When this signal is feedback to the input of the amplifier, it will be again phase shifted by 180 degrees. If the loop gain is equal to unity then sustained oscillations will be produced.
By simplifying the circuit with equivalent AC circuit, we get
The frequency of oscillations,
f = 1/ (2 π R C √ ((4Rc / R) + 6))
If Rc/R << 1, then
f= 1/ (2 π R C √ 6)
The condition of sustained oscillations,
hfe (min) = (4 Rc/ R) + 23 + (29 R/Rc)
For a phase shift oscillator with R = Rc, hfe should be 56 for sustained oscillations.
From the above equations it is clear that, for changing the frequency of oscillations, R and C values have to be changed.
But for satisfying oscillating conditions, these values of the three sections must be changed simultaneously. So this is not possible in practice, therefore a phase shift oscillator is used as a fixed frequency oscillator for all practical purposes.
For a transistorized RC oscillator, select the value of capacitor C and transistor hfe in order to provide 2 KHz oscillator frequency with resistance Rc=10KOhms , R=8KOhms
Rc = 10 × 103Hz
R = 8 × 103Hz
f = 2 × 103Hz
In phase shift oscillator, the frequency of oscillations is given by
f = 1/ (2 π R C √ ((4Rc / R) + 6))
2 × 103= 1/ (2 π × 8 × 103 C √ ((4 × 10 × 103 / 8 × 103) + 6))
C = 3.0 × 10-9 F or 0.003 µ F
The value of the transistor gain is given by
hfe ≥ (4 Rc/ R) + 23 + (29 R/Rc)
hfe ≥ (4 × 10 × 103/ 8 × 103) + 23 + (29 × 8 × 103 / 10 × 103)
hfe ≥ 51.2
Hence the capacitor value is C = 3.0 × 10-9 F and hfe = 51.2.
RC Phase Shift Oscillator Using Op-amp
Operational amplifier RC oscillators are commonly used oscillators , as compared to the transistorized oscillators. This type of oscillator consists of an op-amp as amplifier stage and three RC cascaded networks as feedback circuit as shown in figure below.
This op-amp is operated in inverting mode and hence the output signal of the op-amp is shifted by 180 degrees to the input signal appeared at inverting terminal. And an additional 180 degrees phase shift is provided by the RC feedback network and hence the condition for obtaining the oscillations.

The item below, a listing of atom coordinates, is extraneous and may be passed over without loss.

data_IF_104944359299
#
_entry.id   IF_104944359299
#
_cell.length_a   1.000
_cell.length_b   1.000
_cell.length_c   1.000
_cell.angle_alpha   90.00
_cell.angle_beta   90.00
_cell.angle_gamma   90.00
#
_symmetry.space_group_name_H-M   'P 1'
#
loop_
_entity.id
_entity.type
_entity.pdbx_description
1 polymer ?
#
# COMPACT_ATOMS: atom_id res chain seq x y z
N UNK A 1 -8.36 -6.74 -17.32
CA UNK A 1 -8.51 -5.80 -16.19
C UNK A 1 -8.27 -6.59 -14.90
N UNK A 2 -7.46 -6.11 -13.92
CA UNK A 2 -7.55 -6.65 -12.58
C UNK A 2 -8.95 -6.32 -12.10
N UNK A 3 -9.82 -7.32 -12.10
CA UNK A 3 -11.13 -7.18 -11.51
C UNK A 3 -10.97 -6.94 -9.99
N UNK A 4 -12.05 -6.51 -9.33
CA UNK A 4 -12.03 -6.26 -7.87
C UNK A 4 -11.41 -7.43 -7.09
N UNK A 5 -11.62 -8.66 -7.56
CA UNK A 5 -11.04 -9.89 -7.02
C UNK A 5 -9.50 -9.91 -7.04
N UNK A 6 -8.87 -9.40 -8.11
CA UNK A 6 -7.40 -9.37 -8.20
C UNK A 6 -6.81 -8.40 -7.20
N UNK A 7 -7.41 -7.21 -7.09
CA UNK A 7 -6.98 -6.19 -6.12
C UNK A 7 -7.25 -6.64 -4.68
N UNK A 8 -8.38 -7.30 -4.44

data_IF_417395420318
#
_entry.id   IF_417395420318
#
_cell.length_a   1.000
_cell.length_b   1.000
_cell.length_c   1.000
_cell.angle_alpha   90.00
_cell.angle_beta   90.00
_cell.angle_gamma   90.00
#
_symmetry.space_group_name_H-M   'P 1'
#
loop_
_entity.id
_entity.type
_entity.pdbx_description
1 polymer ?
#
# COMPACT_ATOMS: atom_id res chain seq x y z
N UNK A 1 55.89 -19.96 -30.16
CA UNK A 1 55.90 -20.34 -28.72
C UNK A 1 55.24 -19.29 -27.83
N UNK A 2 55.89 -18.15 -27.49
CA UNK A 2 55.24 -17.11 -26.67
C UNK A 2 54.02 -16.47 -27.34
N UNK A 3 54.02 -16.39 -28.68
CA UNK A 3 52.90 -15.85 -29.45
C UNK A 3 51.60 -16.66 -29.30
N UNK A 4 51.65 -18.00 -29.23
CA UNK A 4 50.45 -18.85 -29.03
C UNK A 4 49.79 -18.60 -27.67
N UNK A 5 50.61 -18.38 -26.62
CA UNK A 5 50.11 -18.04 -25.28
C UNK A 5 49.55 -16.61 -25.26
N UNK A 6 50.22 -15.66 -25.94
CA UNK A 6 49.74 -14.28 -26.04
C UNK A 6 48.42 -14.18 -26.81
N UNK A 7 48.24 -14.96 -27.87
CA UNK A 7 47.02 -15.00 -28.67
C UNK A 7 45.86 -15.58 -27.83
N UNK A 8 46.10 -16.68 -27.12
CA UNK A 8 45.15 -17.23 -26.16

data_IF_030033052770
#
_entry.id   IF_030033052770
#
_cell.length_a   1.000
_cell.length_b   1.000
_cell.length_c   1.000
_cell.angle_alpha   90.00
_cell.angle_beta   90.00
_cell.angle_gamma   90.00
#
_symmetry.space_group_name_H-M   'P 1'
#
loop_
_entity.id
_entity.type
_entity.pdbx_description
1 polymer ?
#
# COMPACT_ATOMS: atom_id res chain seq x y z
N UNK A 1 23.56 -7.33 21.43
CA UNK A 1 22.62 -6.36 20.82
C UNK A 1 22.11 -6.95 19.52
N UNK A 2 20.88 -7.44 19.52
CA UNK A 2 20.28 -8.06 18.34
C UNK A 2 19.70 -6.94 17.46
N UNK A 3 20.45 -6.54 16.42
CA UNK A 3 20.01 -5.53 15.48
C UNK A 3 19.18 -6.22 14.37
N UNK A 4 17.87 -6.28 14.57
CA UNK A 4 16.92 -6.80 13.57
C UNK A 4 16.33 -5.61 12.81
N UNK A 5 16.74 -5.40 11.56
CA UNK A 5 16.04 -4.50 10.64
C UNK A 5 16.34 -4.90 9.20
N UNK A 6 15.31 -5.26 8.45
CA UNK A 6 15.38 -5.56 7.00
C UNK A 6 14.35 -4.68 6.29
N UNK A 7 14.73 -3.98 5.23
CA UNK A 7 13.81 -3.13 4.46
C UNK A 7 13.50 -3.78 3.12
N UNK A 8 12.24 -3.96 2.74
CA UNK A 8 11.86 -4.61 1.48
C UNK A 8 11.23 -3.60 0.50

The gain of the amplifier or op-amp is adjusted with help of Rf and R1 resistances. To get the required oscillations, the gain is adjusted in such a way that the product of op-amp gain and gain of feedback network is slightly greater than 1.
The above circuit acts as an oscillator as the loop gain is greater than unity , if the op-amp provides the gain greater than 29.
The frequency of oscillations,
1/ (2 π R C √ 6)
The condition of oscillations is given by A ≥ 29.
We can get this gain value of the amplifier (A) so that the oscillations occur in the circuit by adjusting Rf and R1.
For a given op-amp RC phase shift oscillator, determine the value of Rf necessary for the circuit and also determine the frequency of oscillations.
A = 29
Where A is the again of the amplifier, hence the feedback network gain, β = 1/29 = R3/Rf.
Therefore, Rf = 29 × R3
= 29 × 10 × 103
= 290 K Ohms
Since the R1 = R2 = R3 = R and C1 = C2 = C3 = C,
Then the frequency of oscillations is
f = 1/ (2 π R C √ 6)
= 1/ (2 π × (10 × 103) × 0.01× 10-6 × √ 6)
= 6.5 KHz.
Advantages of Phase Shift Oscillators
- Due to the absence of expensive and bulky high-value inductors, circuit is simple to design and well suited for frequencies below 10 KHz.
- These can produce pure sinusoidal waveform since only one frequency can fulfill the Barkhausen phase shift requirement.
- It is fixed to one frequency.
Disadvantages of Phase Shift Oscillators
For a variable frequency usage, phase shift oscillators are not suited because the capacitor values will have to be varied. And also, for frequency change in every time requires gain adjustment for satisfying the condition of oscillations.
- These oscillators produce 5% of distortion level in the output.
- This oscillator gives only a small output due to smaller feedback
- These oscillator circuits require a high gain which is practically impossible.
- The frequency stability is poor due to the effect of temperature, aging, etc. of various circuit components.